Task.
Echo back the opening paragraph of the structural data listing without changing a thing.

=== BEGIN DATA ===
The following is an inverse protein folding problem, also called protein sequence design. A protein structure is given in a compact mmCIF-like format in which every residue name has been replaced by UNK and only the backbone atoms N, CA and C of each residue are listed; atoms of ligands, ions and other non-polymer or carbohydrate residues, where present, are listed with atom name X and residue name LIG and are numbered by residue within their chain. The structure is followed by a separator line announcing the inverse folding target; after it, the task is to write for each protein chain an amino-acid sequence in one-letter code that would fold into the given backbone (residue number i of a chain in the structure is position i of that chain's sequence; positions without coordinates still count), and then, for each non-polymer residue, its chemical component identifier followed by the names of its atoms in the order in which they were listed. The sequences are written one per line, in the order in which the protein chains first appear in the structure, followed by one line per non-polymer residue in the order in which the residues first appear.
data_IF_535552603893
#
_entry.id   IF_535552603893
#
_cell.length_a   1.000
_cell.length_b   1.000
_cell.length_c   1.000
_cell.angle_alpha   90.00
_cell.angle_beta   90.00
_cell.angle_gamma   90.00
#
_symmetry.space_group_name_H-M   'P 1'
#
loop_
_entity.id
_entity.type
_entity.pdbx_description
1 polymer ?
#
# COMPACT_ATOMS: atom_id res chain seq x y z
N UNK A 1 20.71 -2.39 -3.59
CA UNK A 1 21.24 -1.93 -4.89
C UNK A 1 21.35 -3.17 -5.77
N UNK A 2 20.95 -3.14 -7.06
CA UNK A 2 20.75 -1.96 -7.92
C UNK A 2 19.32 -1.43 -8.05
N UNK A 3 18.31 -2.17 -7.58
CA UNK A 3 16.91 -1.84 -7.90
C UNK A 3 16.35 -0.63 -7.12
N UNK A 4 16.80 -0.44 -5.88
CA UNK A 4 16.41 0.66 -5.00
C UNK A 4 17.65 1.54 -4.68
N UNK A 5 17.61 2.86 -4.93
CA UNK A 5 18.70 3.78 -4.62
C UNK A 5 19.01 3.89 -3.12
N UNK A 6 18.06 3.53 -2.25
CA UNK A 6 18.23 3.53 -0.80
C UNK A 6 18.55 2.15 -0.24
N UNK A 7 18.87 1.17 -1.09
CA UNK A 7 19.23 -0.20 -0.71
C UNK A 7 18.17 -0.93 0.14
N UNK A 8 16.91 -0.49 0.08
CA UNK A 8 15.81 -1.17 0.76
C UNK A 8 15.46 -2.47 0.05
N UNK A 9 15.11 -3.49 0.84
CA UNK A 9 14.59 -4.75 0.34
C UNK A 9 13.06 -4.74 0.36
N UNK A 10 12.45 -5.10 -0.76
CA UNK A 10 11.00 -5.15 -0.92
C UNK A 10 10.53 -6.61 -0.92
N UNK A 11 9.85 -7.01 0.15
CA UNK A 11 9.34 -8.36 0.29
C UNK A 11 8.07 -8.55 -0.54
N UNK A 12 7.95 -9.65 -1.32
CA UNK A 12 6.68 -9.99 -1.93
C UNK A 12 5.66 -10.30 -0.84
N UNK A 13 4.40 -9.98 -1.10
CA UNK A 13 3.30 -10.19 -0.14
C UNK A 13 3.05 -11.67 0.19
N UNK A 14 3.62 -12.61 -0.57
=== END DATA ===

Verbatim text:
The following is an inverse protein folding problem, also called protein sequence design. A protein structure is given in a compact mmCIF-like format in which every residue name has been replaced by UNK and only the backbone atoms N, CA and C of each residue are listed; atoms of ligands, ions and other non-polymer or carbohydrate residues, where present, are listed with atom name X and residue name LIG and are numbered by residue within their chain. The structure is followed by a separator line announcing the inverse folding target; after it, the task is to write for each protein chain an amino-acid sequence in one-letter code that would fold into the given backbone (residue number i of a chain in the structure is position i of that chain's sequence; positions without coordinates still count), and then, for each non-polymer residue, its chemical component identifier followed by the names of its atoms in the order in which they were listed. The sequences are written one per line, in the order in which the protein chains first appear in the structure, followed by one line per non-polymer residue in the order in which the residues first appear.